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Reading inaccurate voltage from Omega Super MCJ

I am trying to read the voltage coming from an Omega MCJ thermocouple-to-analog voltage adapter using my usb-6008. (Shows temp as 1degC/mV) The voltages read by LV are lower than the values read by my meter off the outputs of the adapter(which is accurately displaying the temp) apparently due to periodic dips in the voltage.
 
Oversampling did not work in fixing the problem.  
 
I have tried RSE and differential modes with voltage buffers, with the same effect. Shorting the two AI pins together yielded a slightly negative voltage (2mV)
 
Is this a problem due to the low resolution of the DAQ since I am looking at mV scale differences? Would a filter sub-VI help out with the noise, or is it a more intrinsic problem with the DAQ?
 
Thanks for your help!
 
-Kevin
Kevin
UTHSC-Houston
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Kevin,

The first thing to keep in mind is that you are measuring a floating signal source.  In terms of signal connections, this means that you should either use RSE mode, or use bias resistors in differential mode.  Since your signal source has no ground reference, the bias resistors are necessary in differential mode to provide a return path to ground.  This is described in Field Wiring and Noise Considerations for Analog Signals.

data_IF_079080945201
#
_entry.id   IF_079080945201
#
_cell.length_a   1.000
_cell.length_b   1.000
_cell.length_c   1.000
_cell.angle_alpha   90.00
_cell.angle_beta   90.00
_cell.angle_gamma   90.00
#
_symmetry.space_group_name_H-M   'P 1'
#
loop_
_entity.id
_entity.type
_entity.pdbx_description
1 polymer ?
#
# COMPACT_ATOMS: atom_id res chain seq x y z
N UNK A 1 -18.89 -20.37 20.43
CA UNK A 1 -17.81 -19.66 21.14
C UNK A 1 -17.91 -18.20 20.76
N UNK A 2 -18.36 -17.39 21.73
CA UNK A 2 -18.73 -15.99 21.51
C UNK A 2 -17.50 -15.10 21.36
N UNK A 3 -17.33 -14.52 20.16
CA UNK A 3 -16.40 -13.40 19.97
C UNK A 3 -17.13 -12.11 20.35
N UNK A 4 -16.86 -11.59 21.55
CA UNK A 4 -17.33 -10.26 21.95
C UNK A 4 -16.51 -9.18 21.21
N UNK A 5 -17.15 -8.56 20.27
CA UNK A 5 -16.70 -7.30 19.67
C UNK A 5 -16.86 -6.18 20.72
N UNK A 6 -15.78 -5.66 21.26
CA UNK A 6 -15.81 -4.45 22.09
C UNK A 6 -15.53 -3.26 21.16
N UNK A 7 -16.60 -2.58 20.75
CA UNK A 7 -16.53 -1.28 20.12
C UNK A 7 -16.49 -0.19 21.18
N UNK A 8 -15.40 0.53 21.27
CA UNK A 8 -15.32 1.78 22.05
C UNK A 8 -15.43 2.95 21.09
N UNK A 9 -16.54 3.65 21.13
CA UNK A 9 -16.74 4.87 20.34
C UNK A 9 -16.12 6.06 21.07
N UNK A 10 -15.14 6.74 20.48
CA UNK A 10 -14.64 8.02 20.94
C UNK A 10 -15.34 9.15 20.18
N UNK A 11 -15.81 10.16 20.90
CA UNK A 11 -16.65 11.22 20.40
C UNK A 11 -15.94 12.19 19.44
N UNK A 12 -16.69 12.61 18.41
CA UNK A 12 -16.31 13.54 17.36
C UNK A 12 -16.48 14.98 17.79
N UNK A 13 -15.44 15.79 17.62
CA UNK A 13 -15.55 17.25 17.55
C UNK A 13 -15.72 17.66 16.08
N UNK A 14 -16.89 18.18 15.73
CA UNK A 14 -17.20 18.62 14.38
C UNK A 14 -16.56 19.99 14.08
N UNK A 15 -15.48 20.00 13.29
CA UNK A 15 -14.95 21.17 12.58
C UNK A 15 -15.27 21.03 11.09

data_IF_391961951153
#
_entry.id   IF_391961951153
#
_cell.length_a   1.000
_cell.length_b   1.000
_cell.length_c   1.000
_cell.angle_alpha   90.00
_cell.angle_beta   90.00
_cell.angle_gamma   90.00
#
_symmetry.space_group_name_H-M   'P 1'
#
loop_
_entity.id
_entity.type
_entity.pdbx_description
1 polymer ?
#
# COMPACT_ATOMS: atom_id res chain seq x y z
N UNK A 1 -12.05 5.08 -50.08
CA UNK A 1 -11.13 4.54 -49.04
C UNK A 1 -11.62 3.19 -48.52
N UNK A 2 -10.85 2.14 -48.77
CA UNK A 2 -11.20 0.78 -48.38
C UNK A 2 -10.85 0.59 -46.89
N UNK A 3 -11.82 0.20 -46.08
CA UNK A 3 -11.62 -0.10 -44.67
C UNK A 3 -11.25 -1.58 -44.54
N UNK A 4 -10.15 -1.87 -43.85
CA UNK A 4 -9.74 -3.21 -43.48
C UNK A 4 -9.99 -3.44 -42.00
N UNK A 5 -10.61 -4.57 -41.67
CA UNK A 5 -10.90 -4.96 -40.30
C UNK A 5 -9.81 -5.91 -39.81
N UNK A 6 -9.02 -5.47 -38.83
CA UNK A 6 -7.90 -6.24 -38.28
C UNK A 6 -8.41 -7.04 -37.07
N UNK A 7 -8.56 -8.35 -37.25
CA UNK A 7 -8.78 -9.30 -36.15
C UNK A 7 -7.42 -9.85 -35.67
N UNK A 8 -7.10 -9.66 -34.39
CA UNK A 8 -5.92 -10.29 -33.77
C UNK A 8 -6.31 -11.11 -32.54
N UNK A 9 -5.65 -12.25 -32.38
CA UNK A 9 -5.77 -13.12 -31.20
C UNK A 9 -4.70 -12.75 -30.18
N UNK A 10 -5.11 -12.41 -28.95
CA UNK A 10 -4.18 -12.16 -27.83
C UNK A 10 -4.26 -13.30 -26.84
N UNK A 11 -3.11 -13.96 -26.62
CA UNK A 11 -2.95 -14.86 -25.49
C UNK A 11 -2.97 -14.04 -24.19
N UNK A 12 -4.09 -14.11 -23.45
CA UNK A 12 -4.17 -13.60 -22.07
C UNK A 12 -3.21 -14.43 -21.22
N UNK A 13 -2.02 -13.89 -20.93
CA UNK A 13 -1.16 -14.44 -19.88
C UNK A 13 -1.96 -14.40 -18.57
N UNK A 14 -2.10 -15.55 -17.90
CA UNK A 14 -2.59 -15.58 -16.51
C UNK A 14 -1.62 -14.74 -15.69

As you alluded to, the USB-6008 may not be the best hardware to measure this millivolt signal.  If you look in the USB-6008/6009 User Guide and Specifications, on page 19 under the Analog Input Specifications, it lists the absolute accuracy as 1.53 mV when using the +/-1V range of differential mode.  When you switch to RSE mode, there is only one range (+/-10V), so the accuracy decreases to 14.7 mV. 

If you want more accurate USB hardware, you should consider either the DAQPad-6015 or the USB-9215A. 

Hope this information helps.

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I found a similar problem and found that adding a small (0.1 microfarad) capacitor across the input at the A/D board (running in differential mode) improved the stability of the signal a lot.  It's still not perfect, but much better than the original measurement.
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